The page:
Previously, the private and nonprofit D&O marketplace had been described as fragmented, where most (69%) insureds experienced flat renewals in 2018 with rate changes from -9% to +9%. Now, looking at 2019, most (37%) insureds still experienced flat renewals, but that number is almost half the number as the prior year and a similar number experienced increases of 1% to 9% as evidenced in figure 1.
For 2020, some insurers are signaling their intent to seek up to 20% rate increases and looking to increase retentions as well. Meanwhile, other insurers suggest that small increases are predicted. Many risk characteristics influence these results, such as significant changes in ratable exposure, any type of liquidity or significant debt issues, presence in California and other higher-risk areas, claims history, nature of operations, and size. As a result, many accounts will range between remaining flat or receiving increases of up to 10% by nature of their having underwriter-favored risk characteristics, while others will likely experience bigger increases. Fierce competition still exists for most accounts (again, those with underwriter-favored risk characteristics), which will help to abate increases.
There is a longer tail on D&O claims, with insurance companies still paying out losses from claims that occurred during the financial crisis. Given the broad entity coverage provided under private and nonprofit policy forms, insurers often find themselves paying increasingly expensive claims, leading them to be especially concerned with the long tail associated with these claims, but claim frequency has slowly been decreasing in recent years, as shown in figure 2.
Markets have released or are going to release new policy forms that appear to have broader coverage in the base form, but there continues to be fewer markets that can compete in the smaller private and nonprofit risks. Underwriting appetite has changed as well, either because of turnover that is evidenced by many of the leading markets as well as the payouts of longer-tailed claims. This is clearly a challenge when placing a riskier account, since it is unclear if they will remain on the risk at renewal. Even though we see fewer clients who are financially distressed compared with years past, underwriters are still gun-shy about those who are, so they require higher scrutiny when reviewing those risks. Thus, many underwriters look to cut limits and add bankruptcy exclusions at first glance of the deteriorating financial condition of insureds. That is why it is imperative that a complete submission, including the full audited financial statements in their entirety, be sent to us so we can start the discussions and negotiations as soon as possible.
More discussions are also being held with clients regarding the implications of security and privacy liability on D&O as the frequency of cyber liability claims has increased. A cyber claim can cross over into D&O when there are allegations that the directors and officers did not put the proper safeguards or coverage into place. In addition, there are more first-time buyers of D&O due to the heightened awareness of this coverage and the fact that smaller organizations are more able to afford it. Carriers have begun to add a cyber module to their management liability package to address these concerns about D&O and cyber crossover claims.
We have also seen more markets add exclusions for false advertising claims since there is a higher frequency of those claims. Markets are also more apt to add exclusions for crossover claims such as cyber, as was previously mentioned, and professional liability in particular.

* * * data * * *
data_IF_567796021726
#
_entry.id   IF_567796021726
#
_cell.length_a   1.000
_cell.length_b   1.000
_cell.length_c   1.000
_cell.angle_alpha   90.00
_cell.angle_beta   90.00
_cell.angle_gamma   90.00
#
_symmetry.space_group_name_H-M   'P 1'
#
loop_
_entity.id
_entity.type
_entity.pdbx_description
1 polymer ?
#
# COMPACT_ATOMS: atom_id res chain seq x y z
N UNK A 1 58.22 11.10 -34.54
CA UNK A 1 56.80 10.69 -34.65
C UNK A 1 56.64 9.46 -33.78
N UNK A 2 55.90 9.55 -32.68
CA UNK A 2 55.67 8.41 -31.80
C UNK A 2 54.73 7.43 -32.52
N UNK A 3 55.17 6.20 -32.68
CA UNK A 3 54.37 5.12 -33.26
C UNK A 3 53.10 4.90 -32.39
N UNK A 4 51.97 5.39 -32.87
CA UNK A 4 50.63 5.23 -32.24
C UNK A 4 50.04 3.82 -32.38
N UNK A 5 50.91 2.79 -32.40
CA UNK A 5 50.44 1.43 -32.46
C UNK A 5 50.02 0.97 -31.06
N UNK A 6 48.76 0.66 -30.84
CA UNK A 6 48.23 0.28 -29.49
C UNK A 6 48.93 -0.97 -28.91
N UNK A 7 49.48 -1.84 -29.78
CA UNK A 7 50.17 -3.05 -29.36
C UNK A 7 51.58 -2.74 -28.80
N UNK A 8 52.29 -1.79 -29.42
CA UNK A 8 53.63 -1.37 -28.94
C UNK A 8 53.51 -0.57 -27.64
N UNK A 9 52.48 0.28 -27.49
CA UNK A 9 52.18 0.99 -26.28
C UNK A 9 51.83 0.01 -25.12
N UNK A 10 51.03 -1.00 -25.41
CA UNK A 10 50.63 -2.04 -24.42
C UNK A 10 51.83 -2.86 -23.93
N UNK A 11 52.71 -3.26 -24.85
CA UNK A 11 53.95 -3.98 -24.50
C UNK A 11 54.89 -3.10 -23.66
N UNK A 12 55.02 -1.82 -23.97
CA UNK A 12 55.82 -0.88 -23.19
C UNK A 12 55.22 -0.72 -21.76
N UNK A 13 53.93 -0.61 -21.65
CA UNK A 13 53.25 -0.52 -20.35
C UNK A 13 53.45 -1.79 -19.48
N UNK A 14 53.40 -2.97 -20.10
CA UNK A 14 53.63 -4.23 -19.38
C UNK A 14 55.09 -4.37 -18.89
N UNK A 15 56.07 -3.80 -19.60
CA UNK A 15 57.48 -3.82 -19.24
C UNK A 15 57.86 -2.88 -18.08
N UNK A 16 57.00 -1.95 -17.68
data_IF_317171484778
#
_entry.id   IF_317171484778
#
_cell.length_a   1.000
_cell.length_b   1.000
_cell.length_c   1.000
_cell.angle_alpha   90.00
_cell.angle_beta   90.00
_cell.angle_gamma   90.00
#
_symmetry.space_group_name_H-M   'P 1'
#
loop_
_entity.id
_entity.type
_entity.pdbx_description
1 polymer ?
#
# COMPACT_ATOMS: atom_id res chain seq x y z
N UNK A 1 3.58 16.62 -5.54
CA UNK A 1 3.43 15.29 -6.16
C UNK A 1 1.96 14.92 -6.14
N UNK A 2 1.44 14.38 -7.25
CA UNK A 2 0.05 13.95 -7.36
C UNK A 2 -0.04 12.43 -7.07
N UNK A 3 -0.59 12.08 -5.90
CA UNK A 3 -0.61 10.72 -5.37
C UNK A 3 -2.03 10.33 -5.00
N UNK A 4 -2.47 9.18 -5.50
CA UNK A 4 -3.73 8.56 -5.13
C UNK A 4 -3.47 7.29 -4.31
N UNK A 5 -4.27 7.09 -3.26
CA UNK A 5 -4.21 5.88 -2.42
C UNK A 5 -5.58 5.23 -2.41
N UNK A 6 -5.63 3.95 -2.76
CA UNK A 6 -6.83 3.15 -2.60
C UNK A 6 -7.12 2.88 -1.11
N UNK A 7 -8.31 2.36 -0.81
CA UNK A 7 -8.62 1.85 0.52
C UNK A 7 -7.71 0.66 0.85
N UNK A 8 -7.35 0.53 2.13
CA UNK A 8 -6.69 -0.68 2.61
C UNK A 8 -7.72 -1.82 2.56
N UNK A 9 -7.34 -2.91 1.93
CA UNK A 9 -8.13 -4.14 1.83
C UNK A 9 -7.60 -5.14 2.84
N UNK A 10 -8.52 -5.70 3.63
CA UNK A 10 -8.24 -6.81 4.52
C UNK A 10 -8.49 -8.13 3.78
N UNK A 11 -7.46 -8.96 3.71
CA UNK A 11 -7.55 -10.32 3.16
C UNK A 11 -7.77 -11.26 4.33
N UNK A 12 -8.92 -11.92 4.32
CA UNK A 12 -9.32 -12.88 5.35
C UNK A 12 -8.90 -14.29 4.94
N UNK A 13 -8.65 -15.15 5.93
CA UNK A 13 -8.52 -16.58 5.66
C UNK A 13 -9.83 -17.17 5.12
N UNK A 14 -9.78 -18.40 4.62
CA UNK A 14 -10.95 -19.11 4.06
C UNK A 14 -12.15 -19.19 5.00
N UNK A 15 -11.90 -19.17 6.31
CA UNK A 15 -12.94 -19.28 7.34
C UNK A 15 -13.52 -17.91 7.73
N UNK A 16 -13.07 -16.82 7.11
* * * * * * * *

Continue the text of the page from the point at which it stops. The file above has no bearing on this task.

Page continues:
The uptick in merger and acquisition activity continues to increase. As a result, there are more questions asked about change in control and protection from the insureds during the transaction. Thus, we are discussing the implications of the transactions with the markets and are placing more runoff policies. Additionally, more of our clients are forming employee stock ownership plans (ESOPs), which clearly have direct implications on fiduciary liability coverages. From a D&O perspective, many carriers are still also excluding any D&O claim that pertains to an ESOP. Lastly, there is also turnover and hiring of competitors, so there is greater concern of litigation surrounding that in the D&O arena.
It appears that there have been fewer insurance company mergers and acquisitions in 2019. As mentioned last year, Hartford acquired Navigators in May 2019, but no other significant acquisitions that impact this market have been announced.
Thus, the trend of minimal rate increases and rate decreases seems to be nearing its end, but we still are seeing different perspectives of the market leaders and different claims experiences, so these numbers will probably vary in 2020. We will most likely see rate changes range between remaining flat and increasing 10%, and no changes to the risk of insureds who do not have increased or riskier exposure.
For additional information, please contact Heidi at email@example.com or visit www.ajg.com/mlp.
The information contained herein is offered as insurance industry guidance and provided as an overview of current market risks and available coverages and is intended for discussion purposes only. This publication is not intended to offer legal advice or clientspecific risk management advice. Any description of insurance coverages is not meant to interpret specific coverages that your company may already have in place or that may be generally available. General insurance descriptions contained herein do not include complete insurance policy definitions, terms, and/or conditions, and should not be relied on for coverage interpretation. Actual insurance policies must always be consulted for full coverage details and analysis.
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